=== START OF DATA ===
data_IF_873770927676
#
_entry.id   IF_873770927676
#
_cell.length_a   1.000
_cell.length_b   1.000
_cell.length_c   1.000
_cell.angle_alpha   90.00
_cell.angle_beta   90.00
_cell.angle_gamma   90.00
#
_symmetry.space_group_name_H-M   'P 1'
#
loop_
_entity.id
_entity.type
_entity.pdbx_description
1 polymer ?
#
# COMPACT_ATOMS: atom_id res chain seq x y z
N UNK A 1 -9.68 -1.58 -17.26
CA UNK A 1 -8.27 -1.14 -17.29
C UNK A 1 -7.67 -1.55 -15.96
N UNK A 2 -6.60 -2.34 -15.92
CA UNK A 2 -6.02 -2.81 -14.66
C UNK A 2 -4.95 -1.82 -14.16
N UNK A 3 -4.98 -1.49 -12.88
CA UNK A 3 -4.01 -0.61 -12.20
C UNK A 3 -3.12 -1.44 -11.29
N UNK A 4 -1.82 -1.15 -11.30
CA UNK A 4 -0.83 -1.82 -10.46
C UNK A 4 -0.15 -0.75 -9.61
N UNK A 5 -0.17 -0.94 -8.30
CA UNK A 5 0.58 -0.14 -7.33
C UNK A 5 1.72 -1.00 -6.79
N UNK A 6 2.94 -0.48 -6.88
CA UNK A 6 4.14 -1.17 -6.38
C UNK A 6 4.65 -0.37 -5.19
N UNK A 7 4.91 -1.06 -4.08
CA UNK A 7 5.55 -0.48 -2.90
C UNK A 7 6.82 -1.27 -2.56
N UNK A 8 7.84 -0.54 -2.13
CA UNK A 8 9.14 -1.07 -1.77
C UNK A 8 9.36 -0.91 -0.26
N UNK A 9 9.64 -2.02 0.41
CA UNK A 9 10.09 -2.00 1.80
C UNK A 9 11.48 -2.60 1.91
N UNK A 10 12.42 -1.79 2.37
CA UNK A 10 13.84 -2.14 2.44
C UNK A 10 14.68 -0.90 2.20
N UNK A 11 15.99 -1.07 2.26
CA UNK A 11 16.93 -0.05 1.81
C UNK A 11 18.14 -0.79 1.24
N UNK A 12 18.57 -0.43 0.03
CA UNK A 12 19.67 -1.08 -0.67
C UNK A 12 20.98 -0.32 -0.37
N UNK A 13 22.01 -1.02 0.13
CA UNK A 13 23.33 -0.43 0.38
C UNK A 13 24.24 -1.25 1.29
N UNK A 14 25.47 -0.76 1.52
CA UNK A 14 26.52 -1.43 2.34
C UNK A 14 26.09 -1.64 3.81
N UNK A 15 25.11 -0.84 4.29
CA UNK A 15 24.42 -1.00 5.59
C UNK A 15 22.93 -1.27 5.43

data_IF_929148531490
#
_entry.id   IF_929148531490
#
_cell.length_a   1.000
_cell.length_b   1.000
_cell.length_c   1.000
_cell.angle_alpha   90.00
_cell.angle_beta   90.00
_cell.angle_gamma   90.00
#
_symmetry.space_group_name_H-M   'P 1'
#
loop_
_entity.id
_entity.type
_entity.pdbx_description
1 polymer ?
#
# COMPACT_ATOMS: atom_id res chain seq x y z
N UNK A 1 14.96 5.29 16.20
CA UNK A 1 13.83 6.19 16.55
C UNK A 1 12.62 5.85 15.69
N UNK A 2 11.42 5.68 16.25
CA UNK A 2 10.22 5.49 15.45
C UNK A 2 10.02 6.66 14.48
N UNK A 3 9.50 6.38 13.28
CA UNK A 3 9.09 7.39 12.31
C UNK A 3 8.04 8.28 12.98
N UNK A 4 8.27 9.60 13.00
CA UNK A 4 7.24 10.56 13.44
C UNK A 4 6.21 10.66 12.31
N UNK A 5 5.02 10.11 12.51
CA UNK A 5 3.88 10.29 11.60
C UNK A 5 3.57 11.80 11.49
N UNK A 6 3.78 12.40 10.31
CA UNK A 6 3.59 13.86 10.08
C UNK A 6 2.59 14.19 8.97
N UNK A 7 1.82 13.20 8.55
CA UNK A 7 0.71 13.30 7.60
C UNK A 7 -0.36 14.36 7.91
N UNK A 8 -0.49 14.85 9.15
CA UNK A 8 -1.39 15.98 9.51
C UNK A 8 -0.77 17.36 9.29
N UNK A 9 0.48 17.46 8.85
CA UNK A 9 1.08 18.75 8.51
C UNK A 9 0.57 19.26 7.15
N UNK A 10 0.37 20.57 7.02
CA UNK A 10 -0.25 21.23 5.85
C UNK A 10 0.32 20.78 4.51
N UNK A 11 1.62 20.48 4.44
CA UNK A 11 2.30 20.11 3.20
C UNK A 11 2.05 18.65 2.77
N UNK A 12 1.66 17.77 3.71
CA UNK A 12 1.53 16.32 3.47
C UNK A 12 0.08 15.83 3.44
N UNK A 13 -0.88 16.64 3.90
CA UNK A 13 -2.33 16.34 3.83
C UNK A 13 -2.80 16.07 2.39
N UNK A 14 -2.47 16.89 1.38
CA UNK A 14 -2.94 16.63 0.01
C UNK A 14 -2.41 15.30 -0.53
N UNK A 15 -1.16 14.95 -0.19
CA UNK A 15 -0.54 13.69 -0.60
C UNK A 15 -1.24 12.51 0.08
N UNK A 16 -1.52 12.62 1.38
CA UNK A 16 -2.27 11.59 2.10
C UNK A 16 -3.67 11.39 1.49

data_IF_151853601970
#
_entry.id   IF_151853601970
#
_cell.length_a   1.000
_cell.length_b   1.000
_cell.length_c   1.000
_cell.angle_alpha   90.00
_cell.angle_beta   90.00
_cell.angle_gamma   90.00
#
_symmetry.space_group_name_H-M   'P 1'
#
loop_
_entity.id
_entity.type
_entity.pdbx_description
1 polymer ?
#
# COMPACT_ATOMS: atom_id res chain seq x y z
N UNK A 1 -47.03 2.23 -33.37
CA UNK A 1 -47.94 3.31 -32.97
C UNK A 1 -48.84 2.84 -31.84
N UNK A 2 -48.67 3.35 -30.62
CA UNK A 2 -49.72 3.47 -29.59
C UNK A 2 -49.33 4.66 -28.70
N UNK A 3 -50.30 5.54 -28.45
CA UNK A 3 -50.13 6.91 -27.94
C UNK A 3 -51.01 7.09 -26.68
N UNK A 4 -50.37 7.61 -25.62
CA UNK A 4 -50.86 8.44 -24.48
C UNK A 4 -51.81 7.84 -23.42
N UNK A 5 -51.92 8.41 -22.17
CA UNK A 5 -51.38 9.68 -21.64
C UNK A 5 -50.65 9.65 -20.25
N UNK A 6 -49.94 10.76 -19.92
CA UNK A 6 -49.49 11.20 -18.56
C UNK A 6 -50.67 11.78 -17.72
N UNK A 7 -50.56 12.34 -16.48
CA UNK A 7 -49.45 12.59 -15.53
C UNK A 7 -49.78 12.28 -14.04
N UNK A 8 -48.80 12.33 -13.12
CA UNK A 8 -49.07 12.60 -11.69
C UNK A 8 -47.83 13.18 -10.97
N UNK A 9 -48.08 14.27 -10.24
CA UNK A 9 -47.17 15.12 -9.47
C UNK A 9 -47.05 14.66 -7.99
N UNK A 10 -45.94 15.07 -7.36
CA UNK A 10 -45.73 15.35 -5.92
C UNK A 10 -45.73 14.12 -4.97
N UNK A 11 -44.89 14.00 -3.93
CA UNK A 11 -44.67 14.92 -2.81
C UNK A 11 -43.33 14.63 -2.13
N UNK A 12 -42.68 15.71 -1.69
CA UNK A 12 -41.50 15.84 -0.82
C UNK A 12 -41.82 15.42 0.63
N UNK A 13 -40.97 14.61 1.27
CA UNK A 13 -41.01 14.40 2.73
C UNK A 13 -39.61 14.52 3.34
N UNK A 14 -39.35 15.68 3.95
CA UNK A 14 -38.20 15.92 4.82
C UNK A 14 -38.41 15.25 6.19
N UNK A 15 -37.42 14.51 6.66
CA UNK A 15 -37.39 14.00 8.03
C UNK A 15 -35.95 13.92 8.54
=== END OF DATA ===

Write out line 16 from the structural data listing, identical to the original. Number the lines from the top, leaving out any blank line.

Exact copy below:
_entity.type